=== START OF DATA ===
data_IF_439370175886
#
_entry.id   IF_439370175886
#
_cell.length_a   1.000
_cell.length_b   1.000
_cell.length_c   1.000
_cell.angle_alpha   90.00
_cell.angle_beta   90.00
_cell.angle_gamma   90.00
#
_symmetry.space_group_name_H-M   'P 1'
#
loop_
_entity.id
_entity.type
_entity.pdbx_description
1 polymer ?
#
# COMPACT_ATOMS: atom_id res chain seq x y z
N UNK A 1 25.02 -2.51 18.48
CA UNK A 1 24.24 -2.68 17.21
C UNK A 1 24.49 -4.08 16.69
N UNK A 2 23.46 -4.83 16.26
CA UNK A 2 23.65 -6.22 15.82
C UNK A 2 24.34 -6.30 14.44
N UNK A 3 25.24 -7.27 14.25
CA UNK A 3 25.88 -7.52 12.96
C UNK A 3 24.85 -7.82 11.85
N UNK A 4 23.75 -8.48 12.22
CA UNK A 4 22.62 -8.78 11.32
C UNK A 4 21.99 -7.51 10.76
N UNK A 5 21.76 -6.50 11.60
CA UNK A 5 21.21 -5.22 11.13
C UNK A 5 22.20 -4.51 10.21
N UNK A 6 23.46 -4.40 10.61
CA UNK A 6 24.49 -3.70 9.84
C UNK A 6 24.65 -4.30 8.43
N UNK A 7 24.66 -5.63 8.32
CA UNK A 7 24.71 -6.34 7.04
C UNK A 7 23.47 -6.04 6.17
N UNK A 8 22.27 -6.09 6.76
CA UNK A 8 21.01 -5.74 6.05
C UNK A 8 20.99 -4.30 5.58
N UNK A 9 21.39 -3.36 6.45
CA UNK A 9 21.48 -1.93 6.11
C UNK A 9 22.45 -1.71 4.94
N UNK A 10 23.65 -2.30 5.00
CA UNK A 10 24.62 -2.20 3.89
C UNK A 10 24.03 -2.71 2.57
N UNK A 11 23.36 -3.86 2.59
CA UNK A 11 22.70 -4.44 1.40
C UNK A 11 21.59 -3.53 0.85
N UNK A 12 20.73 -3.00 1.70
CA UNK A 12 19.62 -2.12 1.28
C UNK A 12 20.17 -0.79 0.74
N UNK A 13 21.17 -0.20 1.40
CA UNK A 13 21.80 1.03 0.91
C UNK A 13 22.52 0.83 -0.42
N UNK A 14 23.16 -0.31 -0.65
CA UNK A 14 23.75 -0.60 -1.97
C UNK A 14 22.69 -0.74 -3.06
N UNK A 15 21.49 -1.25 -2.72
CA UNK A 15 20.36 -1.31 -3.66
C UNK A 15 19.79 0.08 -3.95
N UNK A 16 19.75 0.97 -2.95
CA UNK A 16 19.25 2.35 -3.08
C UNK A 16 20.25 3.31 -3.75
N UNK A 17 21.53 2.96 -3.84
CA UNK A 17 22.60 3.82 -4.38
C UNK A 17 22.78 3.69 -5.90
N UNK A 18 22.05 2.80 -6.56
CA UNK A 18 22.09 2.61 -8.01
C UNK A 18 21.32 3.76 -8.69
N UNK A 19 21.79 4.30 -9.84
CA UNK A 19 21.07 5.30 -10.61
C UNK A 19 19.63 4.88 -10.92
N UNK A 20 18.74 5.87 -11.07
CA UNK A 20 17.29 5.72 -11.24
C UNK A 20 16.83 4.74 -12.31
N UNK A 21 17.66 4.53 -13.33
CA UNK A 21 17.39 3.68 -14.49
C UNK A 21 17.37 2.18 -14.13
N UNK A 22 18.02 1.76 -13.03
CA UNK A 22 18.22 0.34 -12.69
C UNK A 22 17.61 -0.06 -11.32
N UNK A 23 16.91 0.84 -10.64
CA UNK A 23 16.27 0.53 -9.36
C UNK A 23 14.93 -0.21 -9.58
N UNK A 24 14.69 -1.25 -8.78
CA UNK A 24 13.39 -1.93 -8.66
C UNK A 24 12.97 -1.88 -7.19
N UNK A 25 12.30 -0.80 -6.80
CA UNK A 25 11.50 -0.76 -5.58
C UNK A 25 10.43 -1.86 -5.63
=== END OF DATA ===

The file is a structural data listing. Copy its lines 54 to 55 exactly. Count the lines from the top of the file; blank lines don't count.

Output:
N UNK A 12 20.73 -3.00 1.70
CA UNK A 12 19.62 -2.12 1.28